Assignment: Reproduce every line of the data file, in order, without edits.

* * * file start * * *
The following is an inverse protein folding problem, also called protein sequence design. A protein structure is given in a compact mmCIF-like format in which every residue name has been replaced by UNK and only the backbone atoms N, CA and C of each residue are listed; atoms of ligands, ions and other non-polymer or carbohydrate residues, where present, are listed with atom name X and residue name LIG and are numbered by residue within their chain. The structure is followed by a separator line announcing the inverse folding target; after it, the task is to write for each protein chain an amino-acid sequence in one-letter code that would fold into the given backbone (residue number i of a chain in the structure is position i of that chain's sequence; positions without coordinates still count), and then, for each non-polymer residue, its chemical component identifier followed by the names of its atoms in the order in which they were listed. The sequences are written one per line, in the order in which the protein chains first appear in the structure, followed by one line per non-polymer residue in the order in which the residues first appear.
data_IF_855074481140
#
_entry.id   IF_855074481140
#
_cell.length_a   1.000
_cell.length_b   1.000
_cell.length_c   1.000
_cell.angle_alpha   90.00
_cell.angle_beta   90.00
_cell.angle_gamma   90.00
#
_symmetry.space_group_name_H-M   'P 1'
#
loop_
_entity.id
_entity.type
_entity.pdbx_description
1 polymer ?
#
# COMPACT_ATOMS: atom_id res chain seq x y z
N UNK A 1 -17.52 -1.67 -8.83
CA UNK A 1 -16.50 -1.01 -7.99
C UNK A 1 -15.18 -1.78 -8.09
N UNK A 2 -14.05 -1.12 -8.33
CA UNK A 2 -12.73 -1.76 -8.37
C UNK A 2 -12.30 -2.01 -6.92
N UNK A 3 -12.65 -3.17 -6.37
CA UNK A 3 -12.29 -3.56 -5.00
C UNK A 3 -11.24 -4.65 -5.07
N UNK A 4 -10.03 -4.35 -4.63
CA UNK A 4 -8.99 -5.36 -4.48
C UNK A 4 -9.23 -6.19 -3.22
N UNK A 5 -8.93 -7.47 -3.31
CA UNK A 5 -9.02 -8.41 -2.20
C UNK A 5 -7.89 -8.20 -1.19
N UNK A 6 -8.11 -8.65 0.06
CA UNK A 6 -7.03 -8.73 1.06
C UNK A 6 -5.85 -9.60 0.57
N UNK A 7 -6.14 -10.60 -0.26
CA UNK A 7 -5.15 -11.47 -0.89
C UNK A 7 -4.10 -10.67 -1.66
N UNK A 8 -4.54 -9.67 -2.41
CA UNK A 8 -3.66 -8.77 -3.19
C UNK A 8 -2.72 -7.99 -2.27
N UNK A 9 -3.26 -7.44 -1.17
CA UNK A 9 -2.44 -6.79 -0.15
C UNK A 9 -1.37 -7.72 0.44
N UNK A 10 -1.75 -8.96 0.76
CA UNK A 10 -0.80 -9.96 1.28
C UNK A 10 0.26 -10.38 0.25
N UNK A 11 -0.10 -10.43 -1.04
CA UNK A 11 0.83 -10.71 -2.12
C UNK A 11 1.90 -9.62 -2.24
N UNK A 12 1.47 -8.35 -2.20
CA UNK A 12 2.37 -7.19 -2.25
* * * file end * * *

The following is an inverse protein folding problem, also called protein sequence design. A protein structure is given in a compact mmCIF-like format in which every residue name has been replaced by UNK and only the backbone atoms N, CA and C of each residue are listed; atoms of ligands, ions and other non-polymer or carbohydrate residues, where present, are listed with atom name X and residue name LIG and are numbered by residue within their chain. The structure is followed by a separator line announcing the inverse folding target; after it, the task is to write for each protein chain an amino-acid sequence in one-letter code that would fold into the given backbone (residue number i of a chain in the structure is position i of that chain's sequence; positions without coordinates still count), and then, for each non-polymer residue, its chemical component identifier followed by the names of its atoms in the order in which they were listed. The sequences are written one per line, in the order in which the protein chains first appear in the structure, followed by one line per non-polymer residue in the order in which the residues first appear.
data_IF_855074481140
#
_entry.id   IF_855074481140
#
_cell.length_a   1.000
_cell.length_b   1.000
_cell.length_c   1.000
_cell.angle_alpha   90.00
_cell.angle_beta   90.00
_cell.angle_gamma   90.00
#
_symmetry.space_group_name_H-M   'P 1'
#
loop_
_entity.id
_entity.type
_entity.pdbx_description
1 polymer ?
#
# COMPACT_ATOMS: atom_id res chain seq x y z
N UNK A 1 -17.52 -1.67 -8.83
CA UNK A 1 -16.50 -1.01 -7.99
C UNK A 1 -15.18 -1.78 -8.09
N UNK A 2 -14.05 -1.12 -8.33
CA UNK A 2 -12.73 -1.76 -8.37
C UNK A 2 -12.30 -2.01 -6.92
N UNK A 3 -12.65 -3.17 -6.37
CA UNK A 3 -12.29 -3.56 -5.00
C UNK A 3 -11.24 -4.65 -5.07
N UNK A 4 -10.03 -4.35 -4.63
CA UNK A 4 -8.99 -5.36 -4.48
C UNK A 4 -9.23 -6.19 -3.22
N UNK A 5 -8.93 -7.47 -3.31
CA UNK A 5 -9.02 -8.41 -2.20
C UNK A 5 -7.89 -8.20 -1.19
N UNK A 6 -8.11 -8.65 0.06
CA UNK A 6 -7.03 -8.73 1.06
C UNK A 6 -5.85 -9.60 0.57
N UNK A 7 -6.14 -10.60 -0.26
CA UNK A 7 -5.15 -11.47 -0.89
C UNK A 7 -4.10 -10.67 -1.66
N UNK A 8 -4.54 -9.67 -2.41
CA UNK A 8 -3.66 -8.77 -3.19
C UNK A 8 -2.72 -7.99 -2.27
N UNK A 9 -3.26 -7.44 -1.17
CA UNK A 9 -2.44 -6.79 -0.15
C UNK A 9 -1.37 -7.72 0.44
N UNK A 10 -1.75 -8.96 0.76
CA UNK A 10 -0.80 -9.96 1.28
C UNK A 10 0.26 -10.38 0.25
N UNK A 11 -0.10 -10.43 -1.04
CA UNK A 11 0.83 -10.71 -2.12
C UNK A 11 1.90 -9.62 -2.24
N UNK A 12 1.47 -8.35 -2.20
CA UNK A 12 2.37 -7.19 -2.25